Former San Francisco Giants' Barry Bonds listens to lawyer Allen...

Former San Francisco Giants' Barry Bonds listens to lawyer Allen Ruby speak to the media in San Francisco, California. (April 13, 2011) Credit: MCT

Barry Bonds may now have a conviction on his record, but his baseball records are in no jeopardy.

Bud Selig said Thursday, at a meeting with the Associated Press Sports Editors, that he wouldn't change the record books in light of Bonds' conviction for obstruction of justice, which tied into his grand-jury testimony concerning illegal performance-enhancing drug usage.

"Anyone who understands baseball, understands why you can't do that," the baseball commissioner said, referring to the slippery slope that exists regarding such a move.

In other news, Selig expressed optimism that a new playoff system, featuring one more wild-card entry from each league, could be in place for the 2012 season.

He said he hoped to get a worldwide draft and amateur-draft slotting in the new collective bargaining agreement, although he expressed more confidence in getting the former than the latter. The CBA expires after this season, and representatives from ownership and the Players Association met Thursday for another round of negotiations.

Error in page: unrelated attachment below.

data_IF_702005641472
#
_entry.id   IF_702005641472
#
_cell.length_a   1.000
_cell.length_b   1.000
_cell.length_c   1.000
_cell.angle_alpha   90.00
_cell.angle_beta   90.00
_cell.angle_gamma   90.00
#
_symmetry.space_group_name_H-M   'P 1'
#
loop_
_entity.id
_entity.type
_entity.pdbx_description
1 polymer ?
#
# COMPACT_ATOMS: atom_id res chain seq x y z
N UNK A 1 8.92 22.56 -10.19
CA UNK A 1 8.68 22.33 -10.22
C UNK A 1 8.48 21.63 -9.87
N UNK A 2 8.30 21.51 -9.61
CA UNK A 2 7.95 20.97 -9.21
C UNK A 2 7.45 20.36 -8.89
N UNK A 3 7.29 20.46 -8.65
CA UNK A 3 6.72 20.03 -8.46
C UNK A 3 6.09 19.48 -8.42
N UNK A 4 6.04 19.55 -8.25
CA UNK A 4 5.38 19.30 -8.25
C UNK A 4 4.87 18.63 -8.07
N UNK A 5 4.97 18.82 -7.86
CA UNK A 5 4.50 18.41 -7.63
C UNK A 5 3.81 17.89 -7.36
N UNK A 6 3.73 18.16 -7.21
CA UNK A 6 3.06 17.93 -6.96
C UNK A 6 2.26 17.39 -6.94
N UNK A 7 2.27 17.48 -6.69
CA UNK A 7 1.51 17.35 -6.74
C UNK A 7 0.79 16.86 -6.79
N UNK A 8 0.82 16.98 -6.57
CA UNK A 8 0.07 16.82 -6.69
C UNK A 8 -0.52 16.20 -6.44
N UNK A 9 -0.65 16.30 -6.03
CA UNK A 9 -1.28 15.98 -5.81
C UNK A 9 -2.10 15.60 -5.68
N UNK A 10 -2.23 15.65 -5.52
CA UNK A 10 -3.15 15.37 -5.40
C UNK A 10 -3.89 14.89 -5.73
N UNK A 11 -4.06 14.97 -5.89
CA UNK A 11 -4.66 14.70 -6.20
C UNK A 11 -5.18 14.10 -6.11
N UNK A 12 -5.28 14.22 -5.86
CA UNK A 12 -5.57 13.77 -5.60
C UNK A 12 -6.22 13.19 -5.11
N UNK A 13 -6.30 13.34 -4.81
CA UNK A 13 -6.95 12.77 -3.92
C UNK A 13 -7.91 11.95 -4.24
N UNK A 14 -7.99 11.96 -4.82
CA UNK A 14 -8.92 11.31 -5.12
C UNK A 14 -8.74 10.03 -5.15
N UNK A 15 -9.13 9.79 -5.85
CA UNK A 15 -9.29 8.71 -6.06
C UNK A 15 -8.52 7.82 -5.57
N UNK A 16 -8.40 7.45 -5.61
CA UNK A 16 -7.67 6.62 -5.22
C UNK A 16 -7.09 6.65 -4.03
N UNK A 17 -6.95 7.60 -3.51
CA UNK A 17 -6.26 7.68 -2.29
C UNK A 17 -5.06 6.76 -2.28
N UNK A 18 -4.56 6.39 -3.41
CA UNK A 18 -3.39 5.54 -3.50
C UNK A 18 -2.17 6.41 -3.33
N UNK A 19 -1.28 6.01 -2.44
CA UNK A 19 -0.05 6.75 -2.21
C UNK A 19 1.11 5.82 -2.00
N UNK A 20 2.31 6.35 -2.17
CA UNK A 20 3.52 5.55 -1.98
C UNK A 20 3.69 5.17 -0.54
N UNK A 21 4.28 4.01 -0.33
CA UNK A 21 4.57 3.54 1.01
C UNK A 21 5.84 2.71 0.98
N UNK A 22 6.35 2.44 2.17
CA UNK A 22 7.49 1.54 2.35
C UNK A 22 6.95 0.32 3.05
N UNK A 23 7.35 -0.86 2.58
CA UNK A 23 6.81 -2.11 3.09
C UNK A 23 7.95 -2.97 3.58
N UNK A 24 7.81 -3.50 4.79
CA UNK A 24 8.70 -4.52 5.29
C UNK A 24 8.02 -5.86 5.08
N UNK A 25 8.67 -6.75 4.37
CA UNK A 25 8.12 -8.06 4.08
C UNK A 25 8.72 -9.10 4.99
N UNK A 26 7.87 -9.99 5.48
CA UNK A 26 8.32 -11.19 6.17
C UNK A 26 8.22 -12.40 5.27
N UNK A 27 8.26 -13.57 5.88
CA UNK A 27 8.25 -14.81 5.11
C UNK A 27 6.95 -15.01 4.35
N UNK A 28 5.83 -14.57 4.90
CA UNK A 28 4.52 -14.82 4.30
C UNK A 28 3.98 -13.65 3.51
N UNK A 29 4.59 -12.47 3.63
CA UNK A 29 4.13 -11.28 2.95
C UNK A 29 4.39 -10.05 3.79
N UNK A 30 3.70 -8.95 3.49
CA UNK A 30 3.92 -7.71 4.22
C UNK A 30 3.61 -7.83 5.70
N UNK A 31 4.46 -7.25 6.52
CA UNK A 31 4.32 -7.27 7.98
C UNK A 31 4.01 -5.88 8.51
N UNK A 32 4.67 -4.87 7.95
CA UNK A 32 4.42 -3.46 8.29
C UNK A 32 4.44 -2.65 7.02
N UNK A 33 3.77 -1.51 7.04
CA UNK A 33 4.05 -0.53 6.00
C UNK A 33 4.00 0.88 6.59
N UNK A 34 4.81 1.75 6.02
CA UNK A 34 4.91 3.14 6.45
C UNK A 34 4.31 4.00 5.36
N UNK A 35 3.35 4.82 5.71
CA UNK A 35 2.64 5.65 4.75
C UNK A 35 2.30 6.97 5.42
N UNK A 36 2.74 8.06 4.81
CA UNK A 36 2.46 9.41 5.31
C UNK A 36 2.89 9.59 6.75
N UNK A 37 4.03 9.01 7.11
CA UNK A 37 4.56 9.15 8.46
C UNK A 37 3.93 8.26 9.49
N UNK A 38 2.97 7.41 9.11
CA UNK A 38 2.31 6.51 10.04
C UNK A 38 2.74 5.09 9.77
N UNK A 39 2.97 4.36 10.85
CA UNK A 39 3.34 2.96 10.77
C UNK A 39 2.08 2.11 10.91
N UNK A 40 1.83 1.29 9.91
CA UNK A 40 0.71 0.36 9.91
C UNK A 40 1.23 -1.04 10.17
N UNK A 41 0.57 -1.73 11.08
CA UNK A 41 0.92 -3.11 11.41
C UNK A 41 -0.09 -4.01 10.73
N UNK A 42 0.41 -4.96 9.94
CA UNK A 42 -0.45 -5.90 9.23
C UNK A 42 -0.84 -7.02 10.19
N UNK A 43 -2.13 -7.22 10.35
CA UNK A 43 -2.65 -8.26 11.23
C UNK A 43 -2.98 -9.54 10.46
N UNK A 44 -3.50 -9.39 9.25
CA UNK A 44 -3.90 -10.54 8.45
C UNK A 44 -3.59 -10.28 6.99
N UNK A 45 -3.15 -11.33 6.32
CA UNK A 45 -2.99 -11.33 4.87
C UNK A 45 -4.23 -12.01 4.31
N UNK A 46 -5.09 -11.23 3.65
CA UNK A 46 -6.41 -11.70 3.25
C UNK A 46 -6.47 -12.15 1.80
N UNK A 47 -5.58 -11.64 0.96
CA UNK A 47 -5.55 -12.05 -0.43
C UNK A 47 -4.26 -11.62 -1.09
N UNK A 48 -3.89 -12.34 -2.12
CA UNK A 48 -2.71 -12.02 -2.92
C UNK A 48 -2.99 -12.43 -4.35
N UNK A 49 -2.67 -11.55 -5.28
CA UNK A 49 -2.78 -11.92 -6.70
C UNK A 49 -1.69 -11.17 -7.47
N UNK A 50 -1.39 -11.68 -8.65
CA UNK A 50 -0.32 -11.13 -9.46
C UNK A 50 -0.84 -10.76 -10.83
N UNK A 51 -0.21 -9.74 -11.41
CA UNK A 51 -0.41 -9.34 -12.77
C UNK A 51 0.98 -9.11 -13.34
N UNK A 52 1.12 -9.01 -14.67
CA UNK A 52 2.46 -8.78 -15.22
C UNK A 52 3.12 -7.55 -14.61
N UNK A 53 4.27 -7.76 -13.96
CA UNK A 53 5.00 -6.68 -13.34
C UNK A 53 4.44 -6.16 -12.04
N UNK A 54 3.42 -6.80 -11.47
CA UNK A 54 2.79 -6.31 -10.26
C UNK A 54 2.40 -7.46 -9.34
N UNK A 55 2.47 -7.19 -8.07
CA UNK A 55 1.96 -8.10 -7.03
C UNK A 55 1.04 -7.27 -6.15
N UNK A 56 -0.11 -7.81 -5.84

Selig reiterated that he intends to retire after the 2012 season, when his contract ends, but he admitted that even his wife, Sue, is skeptical. The owners would like to extend Selig again.

The commissioner and Players Association head Michael Weiner announced an agreement to make an annual payment to players who retired before 1980 but who didn't accrue enough service time to qualify for a pension benefit.

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